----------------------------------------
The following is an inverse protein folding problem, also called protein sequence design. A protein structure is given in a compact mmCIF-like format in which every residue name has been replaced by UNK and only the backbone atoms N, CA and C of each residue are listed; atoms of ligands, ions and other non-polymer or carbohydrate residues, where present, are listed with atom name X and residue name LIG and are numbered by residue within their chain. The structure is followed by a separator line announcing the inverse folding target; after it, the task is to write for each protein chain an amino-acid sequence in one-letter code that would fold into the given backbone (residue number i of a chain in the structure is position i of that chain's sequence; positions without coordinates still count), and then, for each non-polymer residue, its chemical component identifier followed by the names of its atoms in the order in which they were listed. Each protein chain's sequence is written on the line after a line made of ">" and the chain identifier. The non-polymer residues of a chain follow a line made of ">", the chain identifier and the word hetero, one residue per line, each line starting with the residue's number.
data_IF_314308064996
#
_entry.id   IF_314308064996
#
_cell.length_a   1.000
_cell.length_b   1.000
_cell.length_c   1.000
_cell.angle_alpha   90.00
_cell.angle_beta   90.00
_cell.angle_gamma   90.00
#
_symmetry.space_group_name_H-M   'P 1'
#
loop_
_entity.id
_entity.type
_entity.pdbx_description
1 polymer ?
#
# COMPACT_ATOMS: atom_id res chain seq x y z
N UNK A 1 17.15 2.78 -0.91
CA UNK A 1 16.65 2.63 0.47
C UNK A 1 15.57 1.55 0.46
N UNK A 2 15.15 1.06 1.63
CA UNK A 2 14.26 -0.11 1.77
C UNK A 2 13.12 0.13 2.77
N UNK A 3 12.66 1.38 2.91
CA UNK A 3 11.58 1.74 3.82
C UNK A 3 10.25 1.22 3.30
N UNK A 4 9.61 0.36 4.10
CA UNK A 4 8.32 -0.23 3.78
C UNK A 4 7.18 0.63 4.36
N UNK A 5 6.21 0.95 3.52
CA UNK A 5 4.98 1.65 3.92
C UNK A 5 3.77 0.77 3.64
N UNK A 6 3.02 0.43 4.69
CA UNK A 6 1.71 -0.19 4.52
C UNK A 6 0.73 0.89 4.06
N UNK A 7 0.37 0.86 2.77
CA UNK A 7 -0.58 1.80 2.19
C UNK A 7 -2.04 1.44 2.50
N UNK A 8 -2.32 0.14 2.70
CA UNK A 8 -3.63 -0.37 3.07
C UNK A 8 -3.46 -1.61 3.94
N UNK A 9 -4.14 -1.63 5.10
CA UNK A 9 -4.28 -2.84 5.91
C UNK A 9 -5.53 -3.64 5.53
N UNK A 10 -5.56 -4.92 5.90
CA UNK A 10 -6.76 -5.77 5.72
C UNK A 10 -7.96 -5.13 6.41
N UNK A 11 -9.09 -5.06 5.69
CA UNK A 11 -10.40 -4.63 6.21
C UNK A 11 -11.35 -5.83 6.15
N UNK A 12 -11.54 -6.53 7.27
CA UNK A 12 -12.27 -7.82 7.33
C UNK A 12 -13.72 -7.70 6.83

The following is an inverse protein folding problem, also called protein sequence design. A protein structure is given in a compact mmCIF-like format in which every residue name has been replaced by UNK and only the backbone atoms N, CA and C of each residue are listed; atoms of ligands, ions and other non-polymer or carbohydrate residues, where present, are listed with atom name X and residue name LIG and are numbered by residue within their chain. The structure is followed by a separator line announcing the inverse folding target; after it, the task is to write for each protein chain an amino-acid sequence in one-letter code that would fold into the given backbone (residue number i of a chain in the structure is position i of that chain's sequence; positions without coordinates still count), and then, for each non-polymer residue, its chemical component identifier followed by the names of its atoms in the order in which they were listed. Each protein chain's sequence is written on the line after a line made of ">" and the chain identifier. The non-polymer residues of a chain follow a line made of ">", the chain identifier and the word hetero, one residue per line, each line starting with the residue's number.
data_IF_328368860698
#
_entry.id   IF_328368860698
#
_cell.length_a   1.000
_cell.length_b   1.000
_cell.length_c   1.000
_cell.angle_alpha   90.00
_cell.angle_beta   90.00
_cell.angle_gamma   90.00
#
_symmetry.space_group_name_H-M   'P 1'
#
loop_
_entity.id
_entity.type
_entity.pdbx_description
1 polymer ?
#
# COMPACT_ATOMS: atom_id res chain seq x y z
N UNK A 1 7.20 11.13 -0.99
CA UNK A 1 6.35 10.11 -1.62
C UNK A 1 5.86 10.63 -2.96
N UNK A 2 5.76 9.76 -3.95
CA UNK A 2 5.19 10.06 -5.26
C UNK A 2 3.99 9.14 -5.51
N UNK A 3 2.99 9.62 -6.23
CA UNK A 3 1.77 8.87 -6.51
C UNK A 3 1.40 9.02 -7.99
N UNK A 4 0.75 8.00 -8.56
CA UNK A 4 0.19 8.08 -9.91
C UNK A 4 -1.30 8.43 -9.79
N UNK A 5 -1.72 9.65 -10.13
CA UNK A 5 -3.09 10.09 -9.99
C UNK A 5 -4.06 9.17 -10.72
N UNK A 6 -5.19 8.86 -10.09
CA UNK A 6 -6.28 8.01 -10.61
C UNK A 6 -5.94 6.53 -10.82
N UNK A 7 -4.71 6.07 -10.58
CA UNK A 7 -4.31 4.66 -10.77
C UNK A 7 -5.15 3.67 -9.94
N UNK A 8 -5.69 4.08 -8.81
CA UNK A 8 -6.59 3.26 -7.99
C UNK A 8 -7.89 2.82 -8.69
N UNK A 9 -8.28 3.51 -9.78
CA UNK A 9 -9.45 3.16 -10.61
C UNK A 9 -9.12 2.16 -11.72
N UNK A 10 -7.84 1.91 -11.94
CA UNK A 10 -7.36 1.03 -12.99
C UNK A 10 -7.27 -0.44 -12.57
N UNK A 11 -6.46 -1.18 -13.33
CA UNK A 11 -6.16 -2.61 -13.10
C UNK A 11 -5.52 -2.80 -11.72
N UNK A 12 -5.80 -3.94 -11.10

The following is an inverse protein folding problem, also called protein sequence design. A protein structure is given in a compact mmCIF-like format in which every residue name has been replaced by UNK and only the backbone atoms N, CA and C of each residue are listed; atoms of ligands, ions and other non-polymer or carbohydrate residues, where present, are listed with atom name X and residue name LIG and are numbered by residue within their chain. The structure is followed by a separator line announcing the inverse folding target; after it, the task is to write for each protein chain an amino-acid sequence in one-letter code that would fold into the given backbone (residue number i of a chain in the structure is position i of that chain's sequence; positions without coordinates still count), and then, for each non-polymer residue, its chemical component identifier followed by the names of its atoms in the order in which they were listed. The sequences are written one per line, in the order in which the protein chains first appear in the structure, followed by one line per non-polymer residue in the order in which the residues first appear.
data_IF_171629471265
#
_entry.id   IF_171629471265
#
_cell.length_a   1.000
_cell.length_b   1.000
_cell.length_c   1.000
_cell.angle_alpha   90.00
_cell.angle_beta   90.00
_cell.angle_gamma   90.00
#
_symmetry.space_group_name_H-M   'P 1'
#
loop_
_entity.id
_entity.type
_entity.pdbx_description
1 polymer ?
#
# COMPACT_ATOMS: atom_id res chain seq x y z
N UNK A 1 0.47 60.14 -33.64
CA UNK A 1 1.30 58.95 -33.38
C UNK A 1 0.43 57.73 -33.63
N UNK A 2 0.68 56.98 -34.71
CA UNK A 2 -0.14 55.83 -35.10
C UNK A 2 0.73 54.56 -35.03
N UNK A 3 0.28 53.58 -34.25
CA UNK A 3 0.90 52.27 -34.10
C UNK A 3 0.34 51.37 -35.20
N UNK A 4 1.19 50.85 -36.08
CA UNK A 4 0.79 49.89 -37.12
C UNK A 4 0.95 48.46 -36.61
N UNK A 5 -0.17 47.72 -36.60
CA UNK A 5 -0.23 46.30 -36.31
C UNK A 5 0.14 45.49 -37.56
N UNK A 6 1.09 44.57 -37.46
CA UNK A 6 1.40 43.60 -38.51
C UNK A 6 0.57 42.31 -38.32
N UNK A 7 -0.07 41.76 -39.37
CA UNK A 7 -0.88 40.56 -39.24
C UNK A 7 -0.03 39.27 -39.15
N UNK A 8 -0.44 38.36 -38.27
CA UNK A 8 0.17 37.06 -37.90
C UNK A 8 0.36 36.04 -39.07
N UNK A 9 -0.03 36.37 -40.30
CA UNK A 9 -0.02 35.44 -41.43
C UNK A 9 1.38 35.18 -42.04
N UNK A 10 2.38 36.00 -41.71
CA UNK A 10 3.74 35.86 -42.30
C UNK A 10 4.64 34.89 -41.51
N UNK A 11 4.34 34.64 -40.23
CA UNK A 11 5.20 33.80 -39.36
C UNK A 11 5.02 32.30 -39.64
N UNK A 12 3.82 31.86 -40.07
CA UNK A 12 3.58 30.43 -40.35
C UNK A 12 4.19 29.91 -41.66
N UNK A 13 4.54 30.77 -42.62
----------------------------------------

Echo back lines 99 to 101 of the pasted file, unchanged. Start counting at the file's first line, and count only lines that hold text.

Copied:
C UNK A 7 -5.15 3.67 -9.94
N UNK A 8 -5.69 4.08 -8.81
CA UNK A 8 -6.59 3.26 -7.99